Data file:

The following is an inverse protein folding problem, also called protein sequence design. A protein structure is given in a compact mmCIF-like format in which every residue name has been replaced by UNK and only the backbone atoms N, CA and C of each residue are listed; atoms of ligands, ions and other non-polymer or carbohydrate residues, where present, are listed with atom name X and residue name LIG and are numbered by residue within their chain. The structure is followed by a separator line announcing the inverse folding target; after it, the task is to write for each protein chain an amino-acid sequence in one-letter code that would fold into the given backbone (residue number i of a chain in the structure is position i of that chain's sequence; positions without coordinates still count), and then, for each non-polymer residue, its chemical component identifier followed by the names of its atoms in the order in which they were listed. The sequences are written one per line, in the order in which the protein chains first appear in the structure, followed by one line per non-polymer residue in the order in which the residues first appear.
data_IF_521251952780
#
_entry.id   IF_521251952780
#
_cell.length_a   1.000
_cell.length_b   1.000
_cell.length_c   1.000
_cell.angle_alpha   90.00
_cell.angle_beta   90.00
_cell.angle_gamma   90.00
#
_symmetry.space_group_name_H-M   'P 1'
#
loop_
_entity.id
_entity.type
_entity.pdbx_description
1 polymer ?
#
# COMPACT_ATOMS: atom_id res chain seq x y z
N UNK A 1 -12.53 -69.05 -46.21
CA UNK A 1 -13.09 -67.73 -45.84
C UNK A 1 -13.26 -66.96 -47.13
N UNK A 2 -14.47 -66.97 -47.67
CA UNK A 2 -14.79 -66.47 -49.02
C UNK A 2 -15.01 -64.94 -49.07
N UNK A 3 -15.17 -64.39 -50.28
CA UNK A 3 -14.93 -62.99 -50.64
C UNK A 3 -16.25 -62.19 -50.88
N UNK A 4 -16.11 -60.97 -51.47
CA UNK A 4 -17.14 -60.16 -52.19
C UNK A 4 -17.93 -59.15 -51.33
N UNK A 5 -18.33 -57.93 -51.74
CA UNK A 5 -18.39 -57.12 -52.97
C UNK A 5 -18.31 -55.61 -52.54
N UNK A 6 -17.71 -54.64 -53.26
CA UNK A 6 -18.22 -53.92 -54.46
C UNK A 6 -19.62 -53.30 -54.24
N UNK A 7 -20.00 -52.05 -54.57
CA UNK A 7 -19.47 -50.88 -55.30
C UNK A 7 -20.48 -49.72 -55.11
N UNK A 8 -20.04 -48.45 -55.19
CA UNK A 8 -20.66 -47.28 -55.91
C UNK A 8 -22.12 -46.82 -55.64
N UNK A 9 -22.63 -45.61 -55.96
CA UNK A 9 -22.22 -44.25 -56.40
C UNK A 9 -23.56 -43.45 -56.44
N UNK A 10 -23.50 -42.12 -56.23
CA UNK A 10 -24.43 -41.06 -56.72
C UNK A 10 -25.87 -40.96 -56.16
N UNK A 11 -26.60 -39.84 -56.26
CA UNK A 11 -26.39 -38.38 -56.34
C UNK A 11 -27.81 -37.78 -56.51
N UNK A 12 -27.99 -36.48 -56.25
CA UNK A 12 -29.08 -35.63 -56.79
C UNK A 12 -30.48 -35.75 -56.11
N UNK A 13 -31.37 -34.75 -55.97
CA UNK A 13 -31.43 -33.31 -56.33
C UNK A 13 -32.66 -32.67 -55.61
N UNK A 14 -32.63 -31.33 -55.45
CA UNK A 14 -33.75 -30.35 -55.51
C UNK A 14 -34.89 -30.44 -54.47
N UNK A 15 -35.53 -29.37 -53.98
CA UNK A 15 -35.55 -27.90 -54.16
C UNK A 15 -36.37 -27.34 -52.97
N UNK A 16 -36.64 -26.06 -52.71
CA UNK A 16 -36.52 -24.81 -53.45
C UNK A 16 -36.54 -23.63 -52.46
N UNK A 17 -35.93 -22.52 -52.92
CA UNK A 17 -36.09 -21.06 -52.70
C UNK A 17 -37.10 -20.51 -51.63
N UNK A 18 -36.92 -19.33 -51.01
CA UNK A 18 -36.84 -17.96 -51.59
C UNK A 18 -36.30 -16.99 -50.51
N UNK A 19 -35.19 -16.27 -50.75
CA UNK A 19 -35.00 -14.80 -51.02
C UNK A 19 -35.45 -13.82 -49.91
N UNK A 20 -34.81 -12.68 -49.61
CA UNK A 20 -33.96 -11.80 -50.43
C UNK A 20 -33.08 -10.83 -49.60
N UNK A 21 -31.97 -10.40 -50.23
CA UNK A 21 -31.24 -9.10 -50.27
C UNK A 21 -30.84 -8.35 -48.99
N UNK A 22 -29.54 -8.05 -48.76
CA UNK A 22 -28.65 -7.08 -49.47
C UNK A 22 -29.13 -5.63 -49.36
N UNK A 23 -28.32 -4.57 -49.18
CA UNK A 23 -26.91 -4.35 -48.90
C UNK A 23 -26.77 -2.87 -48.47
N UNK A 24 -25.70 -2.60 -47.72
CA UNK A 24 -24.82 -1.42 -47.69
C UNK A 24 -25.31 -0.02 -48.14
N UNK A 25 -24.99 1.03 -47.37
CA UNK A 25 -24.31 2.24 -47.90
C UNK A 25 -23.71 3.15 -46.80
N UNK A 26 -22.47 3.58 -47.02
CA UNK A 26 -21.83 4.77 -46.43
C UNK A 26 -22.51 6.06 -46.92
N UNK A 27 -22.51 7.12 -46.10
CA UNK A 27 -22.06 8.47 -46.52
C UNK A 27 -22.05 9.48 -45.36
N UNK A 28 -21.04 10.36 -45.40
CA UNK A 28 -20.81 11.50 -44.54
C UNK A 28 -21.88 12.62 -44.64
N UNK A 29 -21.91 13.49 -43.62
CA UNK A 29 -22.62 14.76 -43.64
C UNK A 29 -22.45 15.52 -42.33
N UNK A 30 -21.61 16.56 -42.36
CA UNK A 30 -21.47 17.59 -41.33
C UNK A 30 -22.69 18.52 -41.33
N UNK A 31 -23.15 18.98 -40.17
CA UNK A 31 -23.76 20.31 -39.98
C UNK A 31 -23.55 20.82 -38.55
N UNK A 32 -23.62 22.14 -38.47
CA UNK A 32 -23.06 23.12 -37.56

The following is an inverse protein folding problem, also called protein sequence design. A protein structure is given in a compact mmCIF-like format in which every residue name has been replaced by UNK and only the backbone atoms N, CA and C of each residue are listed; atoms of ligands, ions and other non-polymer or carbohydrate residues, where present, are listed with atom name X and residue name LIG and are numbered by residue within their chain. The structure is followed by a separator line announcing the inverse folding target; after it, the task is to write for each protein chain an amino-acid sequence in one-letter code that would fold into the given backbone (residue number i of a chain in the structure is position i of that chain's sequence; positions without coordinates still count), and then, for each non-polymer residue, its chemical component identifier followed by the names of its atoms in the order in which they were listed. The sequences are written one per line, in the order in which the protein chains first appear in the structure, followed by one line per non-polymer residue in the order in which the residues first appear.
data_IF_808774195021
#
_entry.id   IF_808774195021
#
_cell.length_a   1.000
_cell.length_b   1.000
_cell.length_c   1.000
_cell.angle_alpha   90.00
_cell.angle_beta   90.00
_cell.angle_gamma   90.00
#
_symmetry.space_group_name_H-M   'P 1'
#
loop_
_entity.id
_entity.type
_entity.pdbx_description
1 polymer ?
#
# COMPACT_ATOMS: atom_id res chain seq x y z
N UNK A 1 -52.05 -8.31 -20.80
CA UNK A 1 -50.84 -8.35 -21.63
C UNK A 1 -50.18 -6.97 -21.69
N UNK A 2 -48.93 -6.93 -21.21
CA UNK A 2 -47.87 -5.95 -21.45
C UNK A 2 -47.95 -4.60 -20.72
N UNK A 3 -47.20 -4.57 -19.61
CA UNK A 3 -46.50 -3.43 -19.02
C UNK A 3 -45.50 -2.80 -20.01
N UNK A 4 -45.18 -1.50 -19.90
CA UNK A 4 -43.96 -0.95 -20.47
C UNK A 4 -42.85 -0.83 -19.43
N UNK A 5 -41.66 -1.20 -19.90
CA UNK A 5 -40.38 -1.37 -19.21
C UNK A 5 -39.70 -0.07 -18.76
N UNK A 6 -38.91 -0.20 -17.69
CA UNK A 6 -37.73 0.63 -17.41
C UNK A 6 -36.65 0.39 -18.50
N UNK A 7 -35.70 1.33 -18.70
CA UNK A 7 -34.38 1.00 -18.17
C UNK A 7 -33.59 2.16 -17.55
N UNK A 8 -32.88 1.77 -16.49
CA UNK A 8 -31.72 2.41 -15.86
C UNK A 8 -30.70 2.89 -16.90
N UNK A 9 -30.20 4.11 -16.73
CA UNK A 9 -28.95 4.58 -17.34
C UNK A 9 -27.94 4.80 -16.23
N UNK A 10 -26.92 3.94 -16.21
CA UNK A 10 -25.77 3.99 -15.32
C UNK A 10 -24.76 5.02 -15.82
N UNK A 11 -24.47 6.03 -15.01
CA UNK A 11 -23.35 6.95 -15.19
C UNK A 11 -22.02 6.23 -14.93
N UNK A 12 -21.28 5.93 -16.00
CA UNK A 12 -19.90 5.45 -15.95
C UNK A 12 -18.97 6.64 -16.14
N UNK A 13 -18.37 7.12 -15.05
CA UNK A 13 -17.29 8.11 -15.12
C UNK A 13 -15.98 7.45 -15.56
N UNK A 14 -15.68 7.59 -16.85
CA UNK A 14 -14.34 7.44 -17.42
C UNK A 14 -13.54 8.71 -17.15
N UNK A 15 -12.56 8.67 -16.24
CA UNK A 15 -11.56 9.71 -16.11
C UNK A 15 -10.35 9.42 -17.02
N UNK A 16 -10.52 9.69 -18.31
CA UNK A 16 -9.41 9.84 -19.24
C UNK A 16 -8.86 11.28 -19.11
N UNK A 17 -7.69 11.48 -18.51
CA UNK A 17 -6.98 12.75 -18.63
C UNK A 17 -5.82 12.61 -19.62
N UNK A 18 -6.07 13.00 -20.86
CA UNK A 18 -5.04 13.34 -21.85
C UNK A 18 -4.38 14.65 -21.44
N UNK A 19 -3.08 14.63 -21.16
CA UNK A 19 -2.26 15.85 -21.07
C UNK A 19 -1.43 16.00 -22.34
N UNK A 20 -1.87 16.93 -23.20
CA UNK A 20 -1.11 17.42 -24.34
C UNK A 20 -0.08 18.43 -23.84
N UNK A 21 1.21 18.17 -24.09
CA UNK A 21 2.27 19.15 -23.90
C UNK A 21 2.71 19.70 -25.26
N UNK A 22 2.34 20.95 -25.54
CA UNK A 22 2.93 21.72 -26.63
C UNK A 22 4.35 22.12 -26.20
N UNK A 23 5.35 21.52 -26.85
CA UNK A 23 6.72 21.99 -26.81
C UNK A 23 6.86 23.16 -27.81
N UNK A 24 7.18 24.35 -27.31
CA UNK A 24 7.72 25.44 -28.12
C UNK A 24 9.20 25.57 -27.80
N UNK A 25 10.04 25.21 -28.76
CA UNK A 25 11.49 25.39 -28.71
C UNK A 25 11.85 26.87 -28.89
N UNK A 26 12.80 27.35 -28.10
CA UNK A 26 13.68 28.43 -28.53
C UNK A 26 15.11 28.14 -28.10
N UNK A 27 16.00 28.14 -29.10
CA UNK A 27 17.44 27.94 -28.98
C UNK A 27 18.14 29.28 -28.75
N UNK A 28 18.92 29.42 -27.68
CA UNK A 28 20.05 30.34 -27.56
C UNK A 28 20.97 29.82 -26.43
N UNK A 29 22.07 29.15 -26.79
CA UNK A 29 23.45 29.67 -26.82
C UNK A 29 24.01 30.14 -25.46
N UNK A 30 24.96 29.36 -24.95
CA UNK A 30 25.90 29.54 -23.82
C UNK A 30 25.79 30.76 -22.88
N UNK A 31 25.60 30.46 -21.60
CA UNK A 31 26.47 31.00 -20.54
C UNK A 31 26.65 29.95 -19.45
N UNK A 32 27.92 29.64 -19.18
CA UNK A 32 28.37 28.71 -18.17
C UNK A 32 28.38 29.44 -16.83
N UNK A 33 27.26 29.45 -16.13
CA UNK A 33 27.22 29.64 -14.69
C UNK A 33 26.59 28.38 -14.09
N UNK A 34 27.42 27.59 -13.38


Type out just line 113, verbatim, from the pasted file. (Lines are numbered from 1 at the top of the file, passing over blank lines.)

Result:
CA UNK A 31 -23.76 20.31 -39.98